History of Apollo Vredestein
Emile Louis Constant Schiff became the owner of the Nederlandse Guttapercha Maatschappij in Delft, the forerunner of Apollo Vredestein, on 6 November 1908. In 1909, the company moved to Loosduinen and changed its name to NV Rubberfabriek Vredestein.
At the time, the company specialised in all kinds of rubber products, including shoe heels, tennis balls, floor covering, boots and indoor football balls. On 13 September 1934, most of the factory in Loosduinen went up in flames. Reconstruction started immediately, and the bicycle tyre factory in Doetinchem was established in the same year.
In 1946, the NV Nederlandsch-Amerikaansche Autobanden-fabriek Vredestein was founded in Enschede, with the American company B.F. Goodrich owning just over 20% of the shares. A year later, Mr Schiff laid the cornerstone of the plant in Enschede. The growth of the company accelerated in 1962, when it merged with N.V. Rubberfabrieken Hevea in Raalte. In 1971, the company became wholly owned by B.F. Goodrich and Vredestein’s products were soon finding their way to 125 different countries.
Under the influence of globalisation, the Vredestein brand increasingly focused on car, agricultural, industrial and two-wheeler tyres in the 1970s. The oil crisis prompted many mergers in the tyre industry during these years. In 1976, the Dutch state took over 49% of the shares in Vredestein, and two per cent were obtained by the Stichting tot Voortzetting van Vredestein (Foundation for the Continuation of Vredestein). While the remaining 49% initially remained in the possession of B.F. Goodrich, they were later taken over by the Foundation for a symbolic sum.
In the early 1990s, the company was acquired from the State by three Dutch investors. A new strategic plan set up in 1995 defined in detail where Vredestein was to stand in ten years’ time in terms of product development, image, pricing and sales distribution.
Following these developments, a unique collaboration was established with the Italian designer Giorgetto Giugiaro in the late 1990s. Giugiaro, proclaimed car designer of the century by the global automotive press in 1999, is known for designs such as the Volkswagen Golf I, BMW M1, Maserati 3200 GT and Alfa Romeo Brera. For Vredestein, this partnership represented an altogether new step in the brand experience, with its high-quality tyres receiving a signature from an Italian master designer.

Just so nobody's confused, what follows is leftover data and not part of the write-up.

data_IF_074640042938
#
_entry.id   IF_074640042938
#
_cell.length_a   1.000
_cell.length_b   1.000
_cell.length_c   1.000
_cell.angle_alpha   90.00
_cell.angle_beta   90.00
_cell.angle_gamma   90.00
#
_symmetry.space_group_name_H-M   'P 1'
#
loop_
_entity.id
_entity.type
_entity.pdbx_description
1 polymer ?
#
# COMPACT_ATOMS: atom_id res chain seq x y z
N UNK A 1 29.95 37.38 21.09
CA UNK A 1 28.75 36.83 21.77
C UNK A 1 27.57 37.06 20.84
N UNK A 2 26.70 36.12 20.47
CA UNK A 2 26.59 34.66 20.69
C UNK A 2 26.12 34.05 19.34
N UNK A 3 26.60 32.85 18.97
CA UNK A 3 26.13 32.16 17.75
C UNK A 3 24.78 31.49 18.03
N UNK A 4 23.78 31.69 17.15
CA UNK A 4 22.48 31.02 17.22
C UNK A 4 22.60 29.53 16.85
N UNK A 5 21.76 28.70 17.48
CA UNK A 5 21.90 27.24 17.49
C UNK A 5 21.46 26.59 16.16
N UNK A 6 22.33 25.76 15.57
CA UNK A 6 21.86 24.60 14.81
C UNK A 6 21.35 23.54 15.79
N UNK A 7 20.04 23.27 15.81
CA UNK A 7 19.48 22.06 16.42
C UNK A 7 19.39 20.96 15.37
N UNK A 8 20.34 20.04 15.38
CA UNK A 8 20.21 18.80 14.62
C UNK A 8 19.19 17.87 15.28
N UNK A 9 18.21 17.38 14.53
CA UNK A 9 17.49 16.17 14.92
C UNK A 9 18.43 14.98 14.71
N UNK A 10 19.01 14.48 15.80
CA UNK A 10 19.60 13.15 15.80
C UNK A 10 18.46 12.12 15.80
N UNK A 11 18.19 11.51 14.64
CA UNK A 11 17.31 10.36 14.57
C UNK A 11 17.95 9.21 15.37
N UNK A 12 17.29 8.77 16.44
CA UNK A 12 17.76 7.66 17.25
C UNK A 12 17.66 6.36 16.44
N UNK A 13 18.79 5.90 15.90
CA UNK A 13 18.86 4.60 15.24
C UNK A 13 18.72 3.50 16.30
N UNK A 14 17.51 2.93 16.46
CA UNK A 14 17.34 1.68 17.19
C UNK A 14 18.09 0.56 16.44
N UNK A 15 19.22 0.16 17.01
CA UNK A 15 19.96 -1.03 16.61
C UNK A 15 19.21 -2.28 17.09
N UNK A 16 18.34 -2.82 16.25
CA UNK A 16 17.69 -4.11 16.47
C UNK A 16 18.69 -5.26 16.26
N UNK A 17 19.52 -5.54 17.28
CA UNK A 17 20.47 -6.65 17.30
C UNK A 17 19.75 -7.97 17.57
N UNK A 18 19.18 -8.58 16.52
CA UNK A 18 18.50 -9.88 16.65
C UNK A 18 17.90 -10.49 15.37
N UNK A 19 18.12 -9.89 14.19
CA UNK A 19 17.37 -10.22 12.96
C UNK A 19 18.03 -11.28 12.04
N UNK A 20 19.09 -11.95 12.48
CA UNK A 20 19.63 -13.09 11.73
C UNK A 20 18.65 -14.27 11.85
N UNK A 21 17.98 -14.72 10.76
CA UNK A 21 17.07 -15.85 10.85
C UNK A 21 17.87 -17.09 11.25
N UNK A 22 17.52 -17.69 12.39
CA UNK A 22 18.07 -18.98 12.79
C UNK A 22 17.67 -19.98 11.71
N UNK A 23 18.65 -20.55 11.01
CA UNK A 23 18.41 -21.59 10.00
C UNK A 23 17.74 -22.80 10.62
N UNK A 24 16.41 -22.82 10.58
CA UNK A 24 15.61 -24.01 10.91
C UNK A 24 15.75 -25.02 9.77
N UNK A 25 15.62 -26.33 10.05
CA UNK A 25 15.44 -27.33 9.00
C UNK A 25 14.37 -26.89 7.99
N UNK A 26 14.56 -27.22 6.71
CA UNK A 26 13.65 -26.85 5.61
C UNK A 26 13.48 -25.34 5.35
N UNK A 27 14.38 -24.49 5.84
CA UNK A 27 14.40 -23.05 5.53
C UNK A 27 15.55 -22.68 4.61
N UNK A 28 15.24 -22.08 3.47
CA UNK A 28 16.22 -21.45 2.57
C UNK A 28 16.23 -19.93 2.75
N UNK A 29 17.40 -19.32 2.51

In 2009, Vredestein was acquired by India's Apollo Tyres Ltd, and the company name was changed to Apollo Vredestein BV. The bulk of production still takes place in Enschede, and major investments in recent years continue to expand the production capacity in the Netherlands.
Over six million summer, winter and four-season tyres are manufactured in Enschede every year, and a number of quality agriculture tyres are made there in addition to the production in India. Tyres for two-wheel vehicles and for industrial applications are produced by specialised companies in East Asia. Furthermore, thanks to the acquisition by Apollo Tyres Ltd, Vredestein’s access to the Asian and Middle Eastern markets has further improved.
Today, the company employs more than 1700 people and is very well represented in Europe, the US and Canada, with a total of 14 sales organisations in 18 countries.